ISSUE: 2014, Volume 11, Issue 4
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How many people do you know who have been saved in the last year? Having said that, thousands are being saved across the world! Maybe you have had the privilege of leading someone to Christ! If that is the case, that is wonderful; praise the Lord!
Being a Christian is brilliant, but not always easy, but you could be enjoying yourself so much that you forget that one of your basic tasks as a Christian is to witness to unsaved people. Evangelism should be part of the routine activity of every believer, and we must not relegate it to being the specialist activity of a select group of individuals, i.e., evangelists. I know that in the New Testament we have the specific gift of the evangelist, Acts 21. 8, Eph. 4. 11, 2 Tim. 4. 5, but the example of the early church, Acts 8. 4, would lead me to believe that all believers were involved in this work, as a natural consequence of enjoying their own salvation.
One of the motivations for reaching out with the gospel could be summarized in the words of the Samaritan lepers who discovered the deserted camp of the Syrian Army. On arriving at the camp it looked to them like the Syrians had fled in a hurry, leaving everything behind. All the food and provisions that the people of Samaria needed so badly were there for the taking. How selfish it would have been if they had just sat down and enjoyed the free food, while their fellow countrymen were starving and dying just a short distance away! Listen to what they said, ’We do not well: this day is a day of good tidings, and we hold our peace’, 2 Kgs. 7. 9. Generally speaking, it looks as if most Christians are enjoying the free grace of God, but failing to recognize that there is a world of people out there who are desperately in need of what we have.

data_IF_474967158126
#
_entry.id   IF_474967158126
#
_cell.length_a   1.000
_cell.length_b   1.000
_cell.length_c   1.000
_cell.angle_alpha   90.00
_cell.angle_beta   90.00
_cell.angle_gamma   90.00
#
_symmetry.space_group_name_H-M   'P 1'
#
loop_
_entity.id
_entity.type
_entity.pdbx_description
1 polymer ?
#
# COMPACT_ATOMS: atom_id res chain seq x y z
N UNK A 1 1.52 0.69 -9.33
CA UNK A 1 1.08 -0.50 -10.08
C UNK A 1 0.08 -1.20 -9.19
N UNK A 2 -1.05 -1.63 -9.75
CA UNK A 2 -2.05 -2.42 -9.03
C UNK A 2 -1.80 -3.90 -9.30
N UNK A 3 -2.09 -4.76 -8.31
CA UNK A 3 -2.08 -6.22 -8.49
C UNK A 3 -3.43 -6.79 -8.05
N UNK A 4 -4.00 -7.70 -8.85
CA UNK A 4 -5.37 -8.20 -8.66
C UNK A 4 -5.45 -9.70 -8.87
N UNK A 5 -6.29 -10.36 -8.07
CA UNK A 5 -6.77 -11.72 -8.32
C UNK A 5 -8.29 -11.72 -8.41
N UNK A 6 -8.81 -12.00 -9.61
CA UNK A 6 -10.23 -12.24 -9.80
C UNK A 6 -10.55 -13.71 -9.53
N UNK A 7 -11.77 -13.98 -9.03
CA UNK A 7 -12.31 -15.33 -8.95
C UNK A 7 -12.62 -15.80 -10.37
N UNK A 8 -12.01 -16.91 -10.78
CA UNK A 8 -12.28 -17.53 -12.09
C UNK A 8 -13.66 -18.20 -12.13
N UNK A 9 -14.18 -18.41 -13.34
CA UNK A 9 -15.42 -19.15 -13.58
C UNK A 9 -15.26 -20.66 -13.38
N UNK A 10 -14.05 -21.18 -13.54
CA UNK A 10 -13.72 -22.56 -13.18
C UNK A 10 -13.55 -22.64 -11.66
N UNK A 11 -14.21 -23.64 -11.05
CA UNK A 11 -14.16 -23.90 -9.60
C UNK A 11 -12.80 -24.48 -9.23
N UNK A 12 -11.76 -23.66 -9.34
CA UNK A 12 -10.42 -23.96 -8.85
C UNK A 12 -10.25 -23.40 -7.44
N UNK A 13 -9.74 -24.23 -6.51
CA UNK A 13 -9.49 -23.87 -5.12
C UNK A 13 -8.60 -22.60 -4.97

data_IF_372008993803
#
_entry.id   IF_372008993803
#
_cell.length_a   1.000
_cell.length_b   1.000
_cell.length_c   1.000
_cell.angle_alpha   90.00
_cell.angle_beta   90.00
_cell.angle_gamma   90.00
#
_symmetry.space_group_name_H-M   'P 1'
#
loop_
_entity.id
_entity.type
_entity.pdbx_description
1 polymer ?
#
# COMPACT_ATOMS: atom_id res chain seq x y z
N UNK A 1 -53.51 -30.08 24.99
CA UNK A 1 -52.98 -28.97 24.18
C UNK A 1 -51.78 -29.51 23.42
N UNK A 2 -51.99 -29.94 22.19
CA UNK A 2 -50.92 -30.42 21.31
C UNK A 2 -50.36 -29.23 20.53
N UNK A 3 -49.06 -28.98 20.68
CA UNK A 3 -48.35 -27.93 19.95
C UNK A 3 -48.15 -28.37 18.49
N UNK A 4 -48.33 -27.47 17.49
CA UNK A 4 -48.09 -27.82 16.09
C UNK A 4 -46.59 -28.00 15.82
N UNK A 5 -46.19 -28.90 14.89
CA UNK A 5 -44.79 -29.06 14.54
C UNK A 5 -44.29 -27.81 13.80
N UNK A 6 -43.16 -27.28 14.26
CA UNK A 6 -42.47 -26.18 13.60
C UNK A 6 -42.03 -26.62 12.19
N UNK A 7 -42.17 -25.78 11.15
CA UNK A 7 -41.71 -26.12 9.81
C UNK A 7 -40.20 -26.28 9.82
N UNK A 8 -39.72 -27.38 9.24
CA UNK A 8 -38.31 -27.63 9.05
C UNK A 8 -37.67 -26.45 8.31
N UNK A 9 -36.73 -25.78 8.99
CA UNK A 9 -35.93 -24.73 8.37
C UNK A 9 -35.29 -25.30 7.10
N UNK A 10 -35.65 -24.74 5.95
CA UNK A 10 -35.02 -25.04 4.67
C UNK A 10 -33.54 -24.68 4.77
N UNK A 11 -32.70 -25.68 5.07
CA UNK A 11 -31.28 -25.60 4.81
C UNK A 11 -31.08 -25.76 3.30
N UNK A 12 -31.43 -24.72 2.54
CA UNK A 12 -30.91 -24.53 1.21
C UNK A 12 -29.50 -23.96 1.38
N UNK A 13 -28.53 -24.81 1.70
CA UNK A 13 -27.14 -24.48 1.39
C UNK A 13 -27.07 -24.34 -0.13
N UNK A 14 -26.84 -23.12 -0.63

Imagine the impact on our society if we were so thrilled with the joy of our salvation that we were consistently driven to tell our friends, neighbours, and colleagues about it, because we did not want them to miss out. The recent ‘ice bucket challenge’ spread like wildfire across the world. Christians and non-Christians alike got involved, raising millions for worthy charities. Wouldn’t it be wonderful if we, as Christians, got just as excited about the Lord Jesus, heaven, and eternal life?
Let me ask you another serious question – will you be embarrassed when you stand before the Lord Jesus at the judgement seat of Christ, Rom. 14. 10. Are you in danger of being reminded that you lived a life of ease, and ignored your responsibilities to witness? Maybe you spend a lot of time studying and discussing the Bible, that’s good. Don’t forget to plan time, and activities, to tell people about Jesus. If you read the life stories of men like C T Studd and Jim Elliott, which is a great habit to get into, you will find the common thread of an infectious desire to know God more intimately, and to reach people with the love of God.
The prime reason, but not the only reason, for spreading the good news of salvation is because the Lord Jesus told us to. Matthew and Mark record that the Lord told ‘the eleven’ to go and teach and preach, Matt. 28. 19; Mark 16. 15. Mark describes the occasion: Jesus appeared to them while they were having a meal. He reprimands them for not believing what their friends had told them about the resurrection. And, immediately, He instructs them to go to everyone in the world with the good news. There are a number of lessons that we can learn from this passage.
Can I give you an ‘Ice Bucket Challenge’? A wake up call! Time is short! The world is heading for disaster! The Lord Jesus could come again sooner than you think! Get out with the good news of Jesus Christ. It’s all we have to offer!
(To be continued).